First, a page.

Another record year for storage, but the best is yet to come

Another record year for storage, but the best is yet to come

I was browsing quickly through a bunch of references, researching thoughts for this year-end column, when all of a sudden -- perhaps due to the accumulated effect of all that reading -- it hit me: This was a very good year, perhaps even an exceptionally good year for storage.

At the end of 2004, customers are better off than they were a year ago because they can now choose from a larger variety of sizable and dependable storage solutions.

A comprehensive summary of all the new storage products released in 2004 would never fit in this space, but let me list my favorites.

Without a doubt, the growing number of SANs for entry-level customers marked a significant turning point in the evolution of networked storage systems. Vendors have expanded their target market to customers with minimal storage requirements, not much time to waste on training, and limited budgets.

Bringing the benefits of SANs to small businesses is a historical milestone, comparable to the introduction of microcomputers. At the end of 2004, a complete SAN now costs less than a car, and you can choose from many models and many reputable vendors.

High-end customers have also a broader choice of SANs, thanks to an innovative new model from Hitachi, the TagmaStore, which immediately became part of HP's and Sun's offerings.

Then again, let's not forget basic components, such as the new 300GB enterprise disk drives or the Ultrium LTO 3 (linear tape open) drive that can store 400GB of uncompressed data on a single cartridge at incredible speed, far faster than a disk drive.

That increase in capacity and speed of disk and tape drives -- the building blocks of any storage network -- probably explains why switch vendors are pushing new devices with ports capable of 4Gbps and 10Gbps transfer rates despite repeated claims that current users can't saturate even the 2Gbps fabrics.

Perhaps the best indication that customers are being served well is that, despite an economy still sputtering in low gear and a tense international landscape, they are buying more storage. It's too soon for final statistics, but everything seems to indicate that general storage vendors have increased their revenues during the past year.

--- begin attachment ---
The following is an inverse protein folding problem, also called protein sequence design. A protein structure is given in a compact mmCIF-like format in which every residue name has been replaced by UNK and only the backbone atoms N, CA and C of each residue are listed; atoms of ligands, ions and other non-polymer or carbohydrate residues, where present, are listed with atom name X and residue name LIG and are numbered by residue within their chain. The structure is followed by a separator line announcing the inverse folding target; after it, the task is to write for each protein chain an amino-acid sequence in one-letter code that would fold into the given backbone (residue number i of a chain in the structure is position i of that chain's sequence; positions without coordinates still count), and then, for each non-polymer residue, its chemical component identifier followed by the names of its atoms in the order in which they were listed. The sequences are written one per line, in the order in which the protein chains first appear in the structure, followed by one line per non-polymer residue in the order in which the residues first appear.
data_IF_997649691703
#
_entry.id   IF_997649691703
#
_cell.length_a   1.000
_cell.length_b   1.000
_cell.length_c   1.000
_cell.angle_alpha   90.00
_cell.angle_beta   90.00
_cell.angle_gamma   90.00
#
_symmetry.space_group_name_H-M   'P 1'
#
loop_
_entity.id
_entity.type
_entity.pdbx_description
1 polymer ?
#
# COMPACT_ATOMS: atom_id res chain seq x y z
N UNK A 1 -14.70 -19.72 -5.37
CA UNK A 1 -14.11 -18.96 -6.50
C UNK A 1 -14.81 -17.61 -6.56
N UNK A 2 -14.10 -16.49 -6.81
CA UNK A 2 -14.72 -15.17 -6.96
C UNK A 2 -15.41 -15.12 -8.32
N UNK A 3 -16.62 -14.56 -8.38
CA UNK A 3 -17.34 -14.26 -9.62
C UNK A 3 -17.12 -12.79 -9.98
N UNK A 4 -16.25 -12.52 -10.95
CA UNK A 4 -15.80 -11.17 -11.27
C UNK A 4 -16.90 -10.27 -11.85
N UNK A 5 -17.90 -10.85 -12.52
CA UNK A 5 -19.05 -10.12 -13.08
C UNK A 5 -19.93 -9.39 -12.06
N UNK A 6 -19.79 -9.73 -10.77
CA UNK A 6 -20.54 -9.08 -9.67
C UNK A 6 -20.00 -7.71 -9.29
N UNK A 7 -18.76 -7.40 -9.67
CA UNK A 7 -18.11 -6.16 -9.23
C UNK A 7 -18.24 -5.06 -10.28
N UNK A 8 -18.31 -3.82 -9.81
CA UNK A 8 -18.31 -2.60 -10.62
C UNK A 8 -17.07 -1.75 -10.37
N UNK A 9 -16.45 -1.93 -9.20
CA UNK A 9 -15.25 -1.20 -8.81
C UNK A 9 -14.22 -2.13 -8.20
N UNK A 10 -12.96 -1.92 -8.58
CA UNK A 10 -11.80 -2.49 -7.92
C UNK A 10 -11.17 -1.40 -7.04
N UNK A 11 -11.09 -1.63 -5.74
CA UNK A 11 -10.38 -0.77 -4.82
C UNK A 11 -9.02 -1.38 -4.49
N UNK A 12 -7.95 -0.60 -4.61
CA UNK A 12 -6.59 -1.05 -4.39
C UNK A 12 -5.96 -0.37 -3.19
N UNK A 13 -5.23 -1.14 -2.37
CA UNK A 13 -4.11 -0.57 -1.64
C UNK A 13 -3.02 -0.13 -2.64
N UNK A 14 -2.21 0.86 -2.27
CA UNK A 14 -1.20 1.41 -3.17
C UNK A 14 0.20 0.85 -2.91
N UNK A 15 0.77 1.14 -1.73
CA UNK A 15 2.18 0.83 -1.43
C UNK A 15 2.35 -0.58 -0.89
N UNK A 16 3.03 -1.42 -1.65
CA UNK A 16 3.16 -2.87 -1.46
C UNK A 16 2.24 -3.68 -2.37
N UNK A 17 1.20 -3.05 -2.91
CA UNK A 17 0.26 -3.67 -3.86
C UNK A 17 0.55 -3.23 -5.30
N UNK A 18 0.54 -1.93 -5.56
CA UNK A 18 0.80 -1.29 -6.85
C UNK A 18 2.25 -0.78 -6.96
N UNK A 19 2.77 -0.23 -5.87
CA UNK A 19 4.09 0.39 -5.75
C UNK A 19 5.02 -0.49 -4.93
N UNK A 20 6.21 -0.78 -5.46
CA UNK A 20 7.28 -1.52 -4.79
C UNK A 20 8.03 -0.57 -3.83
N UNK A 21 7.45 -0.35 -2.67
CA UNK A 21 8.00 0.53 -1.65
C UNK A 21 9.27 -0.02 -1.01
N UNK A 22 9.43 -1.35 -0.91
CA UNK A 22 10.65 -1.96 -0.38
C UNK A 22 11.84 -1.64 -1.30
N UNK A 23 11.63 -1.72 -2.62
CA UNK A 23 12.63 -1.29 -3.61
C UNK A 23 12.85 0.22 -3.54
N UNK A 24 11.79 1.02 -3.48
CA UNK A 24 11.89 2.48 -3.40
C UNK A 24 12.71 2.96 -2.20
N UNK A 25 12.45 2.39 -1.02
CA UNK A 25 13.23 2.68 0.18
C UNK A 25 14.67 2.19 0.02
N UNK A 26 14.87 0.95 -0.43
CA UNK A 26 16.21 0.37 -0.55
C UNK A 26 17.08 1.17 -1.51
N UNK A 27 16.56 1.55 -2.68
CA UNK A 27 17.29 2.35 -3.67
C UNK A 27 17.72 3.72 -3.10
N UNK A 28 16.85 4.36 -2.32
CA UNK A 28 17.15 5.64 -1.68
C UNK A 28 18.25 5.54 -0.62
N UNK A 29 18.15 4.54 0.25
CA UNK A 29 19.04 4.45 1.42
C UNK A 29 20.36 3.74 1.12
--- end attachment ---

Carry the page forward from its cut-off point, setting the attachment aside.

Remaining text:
What's coming next year for storage? Plenty of interesting novelties, in my opinion. One still unexplored area is SAS (Serial Attached SCSI), the emerging technology that will bring the venerable SCSI protocol up to speed with the more demanding requirements of the new millennium. I was expecting to see the first SAS products appear by the end of 2004, but vendors seem to be occupied with fine-tuning interoperability issues. In fact, the latest SAS plug-fest just happened in December and saw hundreds of vendors' engineers cross blades at the InterOperability Laboratory (IOL) of the University of New Hampshire in Durham.

Both Harry Mason, president of the SCSI Trade Association and director of industry marketing at LSI Logic, and David Woolf, SAS consortium manager at IOL, assured me that the latest plug-fest was a success. Therefore, it's reasonable to anticipate that although more plug-fests are planned, vendors should be shipping SAS products in the second half of next year.

I also expect the battle around storage management applications to rekindle next year (did it ever pipe down?), with some of the big themes that were hinted at in 2004 -- such as compliance and grid computing -- becoming workable and widespread.

With the combination of advances in these two major areas and the expected, relentless dripping of new products that will exploit this year's novelties, I can't wait for 2005 to begin. Think of new tape libraries built around the capacious, wickedly fast LTO3 tapes -- and that's just the start.

2005 will be another remarkable and exciting year for storage, I'm sure. Happy holidays.

Mario Apicella is a senior analyst at the InfoWorld Test Center.

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